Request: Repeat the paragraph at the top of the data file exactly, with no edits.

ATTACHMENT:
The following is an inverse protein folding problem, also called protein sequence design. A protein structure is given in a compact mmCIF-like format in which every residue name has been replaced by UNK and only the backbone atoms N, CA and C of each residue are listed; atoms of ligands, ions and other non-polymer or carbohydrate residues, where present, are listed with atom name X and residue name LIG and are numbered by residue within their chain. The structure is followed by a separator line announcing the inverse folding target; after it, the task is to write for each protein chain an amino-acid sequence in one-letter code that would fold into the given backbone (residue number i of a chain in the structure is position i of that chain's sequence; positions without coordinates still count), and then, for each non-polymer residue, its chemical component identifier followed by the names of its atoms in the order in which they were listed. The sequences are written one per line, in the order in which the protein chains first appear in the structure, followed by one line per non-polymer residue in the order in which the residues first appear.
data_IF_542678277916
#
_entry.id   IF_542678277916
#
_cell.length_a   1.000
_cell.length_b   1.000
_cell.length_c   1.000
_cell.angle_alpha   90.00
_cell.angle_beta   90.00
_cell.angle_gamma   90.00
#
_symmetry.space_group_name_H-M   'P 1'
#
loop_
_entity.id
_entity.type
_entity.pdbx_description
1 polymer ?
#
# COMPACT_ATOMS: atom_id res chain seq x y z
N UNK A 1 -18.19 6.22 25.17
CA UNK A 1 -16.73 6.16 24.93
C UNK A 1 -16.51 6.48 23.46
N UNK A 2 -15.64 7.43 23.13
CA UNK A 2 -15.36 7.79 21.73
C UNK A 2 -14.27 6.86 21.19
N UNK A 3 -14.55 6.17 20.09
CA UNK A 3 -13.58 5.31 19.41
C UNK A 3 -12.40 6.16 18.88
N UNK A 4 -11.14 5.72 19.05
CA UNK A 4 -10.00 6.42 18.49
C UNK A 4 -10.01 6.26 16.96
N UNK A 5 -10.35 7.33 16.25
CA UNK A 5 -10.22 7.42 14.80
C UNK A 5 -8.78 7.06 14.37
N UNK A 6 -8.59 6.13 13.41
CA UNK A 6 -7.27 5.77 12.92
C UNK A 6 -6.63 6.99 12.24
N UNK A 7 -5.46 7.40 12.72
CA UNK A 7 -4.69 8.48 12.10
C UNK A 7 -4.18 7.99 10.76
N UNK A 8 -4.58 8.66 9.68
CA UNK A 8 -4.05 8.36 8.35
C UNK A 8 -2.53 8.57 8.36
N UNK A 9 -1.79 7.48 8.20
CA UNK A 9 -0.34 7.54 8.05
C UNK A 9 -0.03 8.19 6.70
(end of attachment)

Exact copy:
The following is an inverse protein folding problem, also called protein sequence design. A protein structure is given in a compact mmCIF-like format in which every residue name has been replaced by UNK and only the backbone atoms N, CA and C of each residue are listed; atoms of ligands, ions and other non-polymer or carbohydrate residues, where present, are listed with atom name X and residue name LIG and are numbered by residue within their chain. The structure is followed by a separator line announcing the inverse folding target; after it, the task is to write for each protein chain an amino-acid sequence in one-letter code that would fold into the given backbone (residue number i of a chain in the structure is position i of that chain's sequence; positions without coordinates still count), and then, for each non-polymer residue, its chemical component identifier followed by the names of its atoms in the order in which they were listed. The sequences are written one per line, in the order in which the protein chains first appear in the structure, followed by one line per non-polymer residue in the order in which the residues first appear.